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The Florida Gators Can Salvage the Season by Embracing "The U"

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The Florida Gators Can Salvage the Season by Embracing

"The U" is an ESPN 30 for 30 film detailing the 1983–1994 run of the Miami Hurricanes football program.  It isn't the end–all sports movie, but it's really good.  If you are even remotely interested in college football you should watch it or DVR it.

 

It's been nine days since the Florida Gators' season came to a screeching halt. Alabama smacked Superman around to the tune of 32–13 and sent the 12–1 Gators to the Allstate Consolation Bowl, a.k.a the Sugar Bowl.

Suddenly the season that was supposed to cement the dynasty doesn't mean that much anymore. Who cares if you're not playing in the BCS game, right?

Wrong.

As disappointing as the Sugar Bowl feels, it's still the freakin' Sugar Bowl. The Gators are a top-five team with potential to be top three after the final game. This would give the Gators their fifth top-10 finish of the decade.  A win also guarantees that four of those five finishes were inside of the top five.

Dynasty preserved, somewhat. Unfortunately, the Sugar Bowl has not been labeled "sweet."

The Bearcats' strength was offensive mastermind, Brian Kelly. Instead of drawing up dynamic packages for the No. 6 scoring offense in football, he's cleaning eggs off of his house and getting ready to recruit for the Irish.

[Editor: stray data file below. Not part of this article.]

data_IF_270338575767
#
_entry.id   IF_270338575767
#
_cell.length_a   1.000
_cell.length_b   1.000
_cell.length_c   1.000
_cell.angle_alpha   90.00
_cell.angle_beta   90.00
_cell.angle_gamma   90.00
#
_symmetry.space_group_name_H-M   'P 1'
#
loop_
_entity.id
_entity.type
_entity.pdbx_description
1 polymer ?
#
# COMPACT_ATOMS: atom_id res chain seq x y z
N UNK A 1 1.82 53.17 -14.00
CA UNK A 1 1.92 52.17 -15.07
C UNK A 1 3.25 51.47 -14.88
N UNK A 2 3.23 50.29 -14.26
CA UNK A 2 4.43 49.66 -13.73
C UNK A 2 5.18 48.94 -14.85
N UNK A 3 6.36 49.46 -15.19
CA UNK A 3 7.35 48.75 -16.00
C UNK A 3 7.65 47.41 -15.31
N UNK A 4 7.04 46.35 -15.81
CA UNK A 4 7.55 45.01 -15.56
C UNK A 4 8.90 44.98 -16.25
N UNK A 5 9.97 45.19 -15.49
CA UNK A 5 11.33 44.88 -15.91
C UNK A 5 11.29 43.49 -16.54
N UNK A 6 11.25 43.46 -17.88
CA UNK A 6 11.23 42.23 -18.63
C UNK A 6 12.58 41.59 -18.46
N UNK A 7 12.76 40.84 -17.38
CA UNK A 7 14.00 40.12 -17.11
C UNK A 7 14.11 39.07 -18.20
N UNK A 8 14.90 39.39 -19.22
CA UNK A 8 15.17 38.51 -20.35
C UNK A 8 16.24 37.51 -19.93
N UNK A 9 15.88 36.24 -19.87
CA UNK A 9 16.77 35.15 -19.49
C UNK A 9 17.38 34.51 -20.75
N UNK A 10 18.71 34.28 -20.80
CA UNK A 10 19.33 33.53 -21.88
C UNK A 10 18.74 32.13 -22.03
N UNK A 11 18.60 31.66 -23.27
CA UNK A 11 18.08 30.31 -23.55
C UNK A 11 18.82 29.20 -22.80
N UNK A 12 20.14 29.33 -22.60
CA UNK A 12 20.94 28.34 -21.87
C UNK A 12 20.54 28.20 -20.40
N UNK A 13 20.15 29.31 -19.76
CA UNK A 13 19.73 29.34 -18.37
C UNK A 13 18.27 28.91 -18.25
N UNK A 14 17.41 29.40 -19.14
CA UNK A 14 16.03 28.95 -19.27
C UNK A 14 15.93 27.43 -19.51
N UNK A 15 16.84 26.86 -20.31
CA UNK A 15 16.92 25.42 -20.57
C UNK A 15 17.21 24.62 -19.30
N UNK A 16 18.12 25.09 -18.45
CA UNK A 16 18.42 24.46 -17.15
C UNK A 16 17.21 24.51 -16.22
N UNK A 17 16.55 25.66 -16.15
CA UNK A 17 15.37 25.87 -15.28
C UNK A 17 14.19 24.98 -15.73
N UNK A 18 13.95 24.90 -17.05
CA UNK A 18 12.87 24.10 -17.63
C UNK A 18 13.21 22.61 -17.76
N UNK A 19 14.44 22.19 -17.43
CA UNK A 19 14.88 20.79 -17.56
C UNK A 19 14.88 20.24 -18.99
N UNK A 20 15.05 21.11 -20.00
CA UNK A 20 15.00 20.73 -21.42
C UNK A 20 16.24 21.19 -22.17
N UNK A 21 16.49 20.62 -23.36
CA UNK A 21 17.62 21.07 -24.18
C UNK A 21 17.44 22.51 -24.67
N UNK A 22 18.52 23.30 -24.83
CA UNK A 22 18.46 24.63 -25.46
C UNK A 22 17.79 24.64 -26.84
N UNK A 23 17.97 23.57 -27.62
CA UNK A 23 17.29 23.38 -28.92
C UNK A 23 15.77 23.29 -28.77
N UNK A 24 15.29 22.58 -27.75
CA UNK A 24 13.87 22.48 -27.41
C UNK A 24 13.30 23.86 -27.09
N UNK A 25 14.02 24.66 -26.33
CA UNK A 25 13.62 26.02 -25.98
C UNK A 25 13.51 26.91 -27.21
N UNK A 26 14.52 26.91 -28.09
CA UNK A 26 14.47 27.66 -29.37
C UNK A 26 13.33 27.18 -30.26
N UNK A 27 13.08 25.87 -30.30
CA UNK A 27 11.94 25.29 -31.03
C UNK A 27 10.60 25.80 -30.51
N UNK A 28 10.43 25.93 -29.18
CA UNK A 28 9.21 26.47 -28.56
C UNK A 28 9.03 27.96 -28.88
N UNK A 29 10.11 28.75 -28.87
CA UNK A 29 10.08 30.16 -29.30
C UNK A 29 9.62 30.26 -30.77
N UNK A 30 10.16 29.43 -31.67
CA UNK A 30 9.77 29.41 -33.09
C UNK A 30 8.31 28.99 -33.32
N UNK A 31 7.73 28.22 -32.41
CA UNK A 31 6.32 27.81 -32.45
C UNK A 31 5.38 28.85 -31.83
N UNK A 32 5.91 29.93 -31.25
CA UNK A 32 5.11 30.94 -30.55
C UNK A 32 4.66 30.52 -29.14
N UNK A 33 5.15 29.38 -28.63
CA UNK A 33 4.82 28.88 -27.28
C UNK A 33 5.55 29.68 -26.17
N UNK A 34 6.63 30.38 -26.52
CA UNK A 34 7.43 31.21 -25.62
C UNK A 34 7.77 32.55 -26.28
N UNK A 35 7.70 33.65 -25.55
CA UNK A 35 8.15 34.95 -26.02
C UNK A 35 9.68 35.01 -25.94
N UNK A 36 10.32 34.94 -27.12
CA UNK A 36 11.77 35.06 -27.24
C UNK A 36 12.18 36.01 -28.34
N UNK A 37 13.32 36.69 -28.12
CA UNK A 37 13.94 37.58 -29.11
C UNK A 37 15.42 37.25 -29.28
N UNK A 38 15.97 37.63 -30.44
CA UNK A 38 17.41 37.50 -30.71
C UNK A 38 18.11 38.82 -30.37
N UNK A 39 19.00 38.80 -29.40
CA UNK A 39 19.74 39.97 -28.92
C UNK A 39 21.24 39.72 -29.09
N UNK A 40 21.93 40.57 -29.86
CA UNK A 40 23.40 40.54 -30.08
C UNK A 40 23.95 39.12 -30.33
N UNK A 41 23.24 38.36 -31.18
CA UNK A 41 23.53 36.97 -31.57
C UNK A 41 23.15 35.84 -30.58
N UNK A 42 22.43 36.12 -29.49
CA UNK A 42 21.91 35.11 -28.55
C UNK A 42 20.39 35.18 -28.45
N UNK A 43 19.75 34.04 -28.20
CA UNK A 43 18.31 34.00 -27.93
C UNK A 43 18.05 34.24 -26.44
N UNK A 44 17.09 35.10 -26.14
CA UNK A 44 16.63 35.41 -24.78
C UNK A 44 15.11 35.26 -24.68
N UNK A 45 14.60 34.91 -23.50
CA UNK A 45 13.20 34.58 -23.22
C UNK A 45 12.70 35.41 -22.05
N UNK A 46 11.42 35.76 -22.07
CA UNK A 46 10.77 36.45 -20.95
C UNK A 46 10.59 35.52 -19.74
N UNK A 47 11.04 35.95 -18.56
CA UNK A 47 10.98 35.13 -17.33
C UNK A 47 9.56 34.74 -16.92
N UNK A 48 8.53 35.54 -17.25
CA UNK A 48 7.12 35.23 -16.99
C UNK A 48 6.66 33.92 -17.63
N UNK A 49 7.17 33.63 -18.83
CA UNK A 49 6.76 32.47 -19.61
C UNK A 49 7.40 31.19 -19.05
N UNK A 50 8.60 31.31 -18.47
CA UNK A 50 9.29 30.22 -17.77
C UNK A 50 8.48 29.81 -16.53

The Gators' strength is in their defense. Although defensve coordinator, Charlie Strong, will coach the Sugar Bowl, nobody can fault him if he's spread a little thin while trying to do everything Brian Kelly's doing (except for the whole...walking out on his current team thing).

That's without even getting into the hangover effect both teams are feeling after missing the title game. There's a lot of reasons for a letdown here.

However, don't write off January 1 right away. There's the potential for something far more interesting than a double letdown (you know, outside of the possibility that both teams just go ahead and play a good game).  

The Gators could channel a team 300 miles South and let the college football world know that, at the very least, they'll never go away quietly into the night. 

I'm talking, of course, about the University of Miami, or "The U."

Maybe, just maybe, one of the Gators' players or coaches thought to record ESPN's documentary, "The U," instead of spending the night out drinking and passing out at intersections (I'm not bitter).

For those who missed the movie/don't know about The U (how is that possible?), here's a quick synopsis: from 1983–1994 the University of Miami won four national championships, possibly eased racial tensions, and changed college football forever.